About The Coves


The Coves Estate matches the natural perfection of its surroundings with an unrivalled, eco-friendly infrastructure designed to protect both the environment and its inhabitants. Fresh potable water is supplied to The Coves via four boreholes which have a storage capacity of 600 000 litres, sufficient to supply the estate with water for 24 hours. Active carbon filtration ensures drinking water that is as sparkling clear and odourless as a mountain stream. As an added precaution against the possibility of bacteria entering the groundwater from neighbouring farms, ozone is used to sanitise all drinking water. Ozone (03) is 300 times stronger than chlorine and has no detrimental effect on the environment. Three state-of-the-art anaerobic digester plants biologically treat sewage generated by the estate, while all waste water is recycled and stored in holding tanks to be re-used as irrigation for The Coves farmland. As a safeguard against the possible contamination of dam water, all the digester plants are specially fitted to remove any excess phosphates.

A man-made dam within the estate has been stocked with 20 000 fingerlings of four different types of indigenous kurper fish, each with different feeding habits to keep the dams naturally clean.

Electricity supplied to The Coves by Eskom is backed up by a diesel generator on constant standby to power all essential services including lighting and security. For total peace of mind the perimeter electric fence is solar powered.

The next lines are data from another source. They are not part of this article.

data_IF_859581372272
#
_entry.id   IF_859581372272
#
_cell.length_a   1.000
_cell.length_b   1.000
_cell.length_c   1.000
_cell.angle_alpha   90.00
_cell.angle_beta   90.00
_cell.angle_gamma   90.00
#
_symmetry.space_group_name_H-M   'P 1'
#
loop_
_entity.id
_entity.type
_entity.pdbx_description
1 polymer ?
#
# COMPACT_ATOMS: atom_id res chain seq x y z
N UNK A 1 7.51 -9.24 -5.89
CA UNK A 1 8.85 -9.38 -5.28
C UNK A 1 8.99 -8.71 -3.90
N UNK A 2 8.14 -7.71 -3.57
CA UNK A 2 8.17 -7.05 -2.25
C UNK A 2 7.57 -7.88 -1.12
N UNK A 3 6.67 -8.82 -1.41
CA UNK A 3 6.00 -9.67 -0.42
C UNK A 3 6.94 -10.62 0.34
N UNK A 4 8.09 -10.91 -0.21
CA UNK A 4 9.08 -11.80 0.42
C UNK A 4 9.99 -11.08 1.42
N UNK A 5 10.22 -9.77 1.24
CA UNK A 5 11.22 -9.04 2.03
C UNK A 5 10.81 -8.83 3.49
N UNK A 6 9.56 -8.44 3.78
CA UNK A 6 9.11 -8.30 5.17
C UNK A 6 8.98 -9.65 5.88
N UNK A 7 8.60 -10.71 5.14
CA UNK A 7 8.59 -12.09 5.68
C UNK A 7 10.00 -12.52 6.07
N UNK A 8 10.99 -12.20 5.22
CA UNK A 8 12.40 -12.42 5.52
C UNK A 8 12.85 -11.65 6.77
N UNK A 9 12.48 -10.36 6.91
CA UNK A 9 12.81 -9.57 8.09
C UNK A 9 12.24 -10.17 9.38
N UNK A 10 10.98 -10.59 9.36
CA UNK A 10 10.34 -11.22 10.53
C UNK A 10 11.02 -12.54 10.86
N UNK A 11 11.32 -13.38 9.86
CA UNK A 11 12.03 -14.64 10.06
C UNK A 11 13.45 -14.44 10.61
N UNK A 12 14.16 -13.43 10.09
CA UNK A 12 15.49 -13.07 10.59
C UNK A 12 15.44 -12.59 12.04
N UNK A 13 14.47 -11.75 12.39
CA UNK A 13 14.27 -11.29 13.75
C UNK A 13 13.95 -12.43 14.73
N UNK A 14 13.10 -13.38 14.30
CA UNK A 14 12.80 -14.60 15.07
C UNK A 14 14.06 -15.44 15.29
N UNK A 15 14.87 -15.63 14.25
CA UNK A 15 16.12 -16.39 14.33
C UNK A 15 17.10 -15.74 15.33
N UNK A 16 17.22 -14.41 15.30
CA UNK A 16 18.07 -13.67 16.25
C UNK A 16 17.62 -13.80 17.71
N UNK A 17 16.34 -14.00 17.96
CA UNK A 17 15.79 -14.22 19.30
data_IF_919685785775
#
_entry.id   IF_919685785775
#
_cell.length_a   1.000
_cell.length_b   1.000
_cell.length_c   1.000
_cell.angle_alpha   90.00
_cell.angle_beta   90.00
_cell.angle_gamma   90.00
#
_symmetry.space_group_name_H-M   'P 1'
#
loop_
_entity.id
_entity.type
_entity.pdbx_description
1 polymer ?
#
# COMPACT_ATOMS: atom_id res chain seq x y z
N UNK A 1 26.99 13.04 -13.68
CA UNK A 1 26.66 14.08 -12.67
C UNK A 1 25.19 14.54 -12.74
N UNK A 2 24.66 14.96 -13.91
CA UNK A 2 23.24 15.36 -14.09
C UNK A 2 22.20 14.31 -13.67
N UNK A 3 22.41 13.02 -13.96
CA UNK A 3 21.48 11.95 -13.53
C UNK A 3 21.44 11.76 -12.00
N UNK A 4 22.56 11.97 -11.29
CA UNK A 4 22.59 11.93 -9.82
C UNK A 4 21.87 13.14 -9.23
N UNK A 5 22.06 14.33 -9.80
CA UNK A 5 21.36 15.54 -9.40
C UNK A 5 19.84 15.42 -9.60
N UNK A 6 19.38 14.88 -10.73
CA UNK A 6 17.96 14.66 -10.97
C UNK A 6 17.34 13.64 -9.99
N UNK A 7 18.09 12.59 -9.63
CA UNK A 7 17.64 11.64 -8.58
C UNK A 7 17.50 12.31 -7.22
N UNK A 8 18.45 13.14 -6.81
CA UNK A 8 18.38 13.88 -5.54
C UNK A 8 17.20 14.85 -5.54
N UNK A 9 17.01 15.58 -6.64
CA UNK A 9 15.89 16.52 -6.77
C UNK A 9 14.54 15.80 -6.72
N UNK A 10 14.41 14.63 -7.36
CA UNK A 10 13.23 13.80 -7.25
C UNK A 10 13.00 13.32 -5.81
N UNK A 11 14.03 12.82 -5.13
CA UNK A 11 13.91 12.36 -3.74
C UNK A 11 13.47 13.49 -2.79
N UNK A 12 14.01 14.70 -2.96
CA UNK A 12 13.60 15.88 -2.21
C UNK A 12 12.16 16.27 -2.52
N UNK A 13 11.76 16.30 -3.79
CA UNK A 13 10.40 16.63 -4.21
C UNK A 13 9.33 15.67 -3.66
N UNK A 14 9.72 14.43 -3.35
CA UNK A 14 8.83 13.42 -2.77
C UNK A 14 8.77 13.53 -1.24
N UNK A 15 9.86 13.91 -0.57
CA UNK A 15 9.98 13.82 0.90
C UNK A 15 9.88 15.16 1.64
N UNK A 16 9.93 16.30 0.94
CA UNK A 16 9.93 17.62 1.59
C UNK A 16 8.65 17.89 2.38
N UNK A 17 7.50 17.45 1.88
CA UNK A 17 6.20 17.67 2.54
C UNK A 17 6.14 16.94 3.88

No expense has been spared on the construction of top quality roads and stormwater drains and the indigenous landscaping of the estate has been well conceived and sensitively executed.


Integral to the idyllically spacious country atmosphere of The Coves is 35 ha of open farmland which forms a central feature of the estate. The cultivation of Erogrostis grass, an animal feed mainly for cattle but also used by the equestrian community as bedding and a secondary feed, on the land helps generate income for The Coves homeowners association. Four times a year, the land becomes a gentle hive of harvesting activity as a tractor cuts and bales the grass for sale to the local farming community.

No pesticides are used on the grass, which is irrigated by a centre pivot irrigation system with recycled waste water and dam water, and the fields are reploughed just once every ten years.


An ancient ox wagon, well preserved and installed as a point of interest at the traffic circle entering The Coves Estate, provides the first clue to The Coves' rich history. Almost 200 years ago the estate was a farm belonging to General Andries Pretorius, the Boer leader at the Battle of Blood River. In those days, all the vegetables for Pretoria were grown on the neighbouring Skeerpoort farm and transported by ox wagon on a gravel road through the estate on their way to market.

The Coves Estate also bears witness to the story that during the Anglo Boer war it was the campsite for the Boers while the British camped across river, on the northern side of the Magalies River.

Today the transport road, as well as the original river crossing through the trees, can still be seen at The Coves, having been preserved and incorporated into the estate in line with the developers commitment to preserving the environment. The original farmstead has been converted into a clubhouse where residents can meet for a game of squash or tennis and socialise over a drink or braai.

The farms old tobacco barn has been put to use to temporarily stack The Coves harvested hay bales, and the estate still holds the water rights to an old irrigation canal cut by the voortrekkers and running 9km upstream on the Magalies River.